I had heard of this book from Tim Morton (who has a chapter in it), and was intrigued to say the least. Then I met Jeffrey at ASLE (he attended the panel I organized, on "Weather Machines"), and we hung out a good deal throughout the rest of the conference; we really clicked, one of those rare encounters that is perfectly timed for innumerable and incalculable reasons. Needless to say, the panel on "Prismatic Ecologies" was excellent and stimulating—and it continues to brew in my mind. I'm eager to read the entire book, and based on what I heard in this panel, and what I know of many of the other contributors (such as Stacy Alaimo, whose plenary talk at ASLE was utterly compelling), I can imagine assigning it in my Environmental Theory course at Loyola in the future.
Just in time to avoid late fees from Enterprise, I made it back to the airport: Kansas City International, a classic (and practically instantaneously obsolete) early-1970s drive-to-gate design. Here's a breathtaking view of one of the terminals from the perspective of the shuttle bus window, en route from the rental car hub:
Once through security, I ordered lunch at a baseball-themed pub that served large plates of food accompanied by plastic forks and knives. As I worked on (the phrase is appropriate here) a bratwurst the size of my arm, I thought back over the conference with feelings of intellectual excitement and curiosity. (Later, reading Jeffrey's reflection on ASLE, as well as Steve Mentz's, I was heartened to see that I was not alone.)
Sitting in the airport restaurant looking out over the tarmac, I sipped a Stella Artois and scrolled through the #ASLE13 twitter feed. At some point someone retweeted a story about "hot pink slugs" that existed on some high mountain somewhere far away. This sent me back to the Prismatic Ecologies panel, and, inspired by the gauntlet thrown down by the panelists' various 'shades' beyond green, I decided to take a walk in the woods—but a very simple and ordinary walk—to see how many different colors I could find, and what they might tell me. (I also had the thought to map prismatic ecologies at the airport, but that will be a different project for another time.)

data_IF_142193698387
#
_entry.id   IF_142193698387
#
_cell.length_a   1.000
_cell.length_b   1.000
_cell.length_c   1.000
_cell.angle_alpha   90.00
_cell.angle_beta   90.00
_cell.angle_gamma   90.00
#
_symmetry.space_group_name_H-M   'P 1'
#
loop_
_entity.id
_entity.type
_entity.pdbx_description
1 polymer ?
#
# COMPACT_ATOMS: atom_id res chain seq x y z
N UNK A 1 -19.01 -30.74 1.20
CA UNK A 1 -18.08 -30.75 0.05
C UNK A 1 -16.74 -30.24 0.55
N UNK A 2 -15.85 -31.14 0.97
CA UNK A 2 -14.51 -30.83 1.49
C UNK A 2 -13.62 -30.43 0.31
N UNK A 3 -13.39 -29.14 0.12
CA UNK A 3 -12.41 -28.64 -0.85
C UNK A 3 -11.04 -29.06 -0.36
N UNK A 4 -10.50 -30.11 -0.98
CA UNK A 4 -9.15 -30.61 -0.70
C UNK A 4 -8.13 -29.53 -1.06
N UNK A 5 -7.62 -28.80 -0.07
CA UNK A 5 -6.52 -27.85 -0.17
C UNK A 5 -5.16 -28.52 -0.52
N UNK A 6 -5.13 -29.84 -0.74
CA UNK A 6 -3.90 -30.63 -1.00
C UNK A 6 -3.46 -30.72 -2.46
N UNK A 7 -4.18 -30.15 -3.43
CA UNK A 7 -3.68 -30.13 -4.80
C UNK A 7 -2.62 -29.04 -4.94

This desire to go out in the woods was then interrupted (and bolstered, too) by several flights and attendant airport layovers, followed by a 1300-mile drive across the country (long story).
But now I have done it. I went for a completely routine walk behind my summer home in northern Michigan, keeping an eye out for prismatic ecologies. As I quote from the speakers on the panel below, I should say here that these were notes taken on the fly; my apologies if I've bungled anything in hastily jotting it down. And I should admit from the outset that I've taken 'prismatic ecologies' in an almost ridiculously literal way, walking in the woods and then nature writing about it. It's just an experiment.
As I walked along a familiar trail back toward the forest, the first thing I noticed was how the newly emerging sapling sugar maple leaves were a brilliant pink against the more mature kelly green growth. I was just twenty yards from the house, and already I was confronted with the fact that, as Jeffrey Jerome Cohen put it, "you can't totalize green into a single system"—the tiny pink leaves in June were reminders of the late spring, and the called attention to other processes and things that resisted static coloration. I found myself looking around and zooming in and out, from the weird speckled gray glacial stones under my feet to the even weirder glowing maroon buds at the tips of the white spruce limbs. Indeed, I found that, in Jeffrey's words, "rainbows are perspectival"—the spectrum makes you take on different perspectives and adjust phenomenological registers accordingly.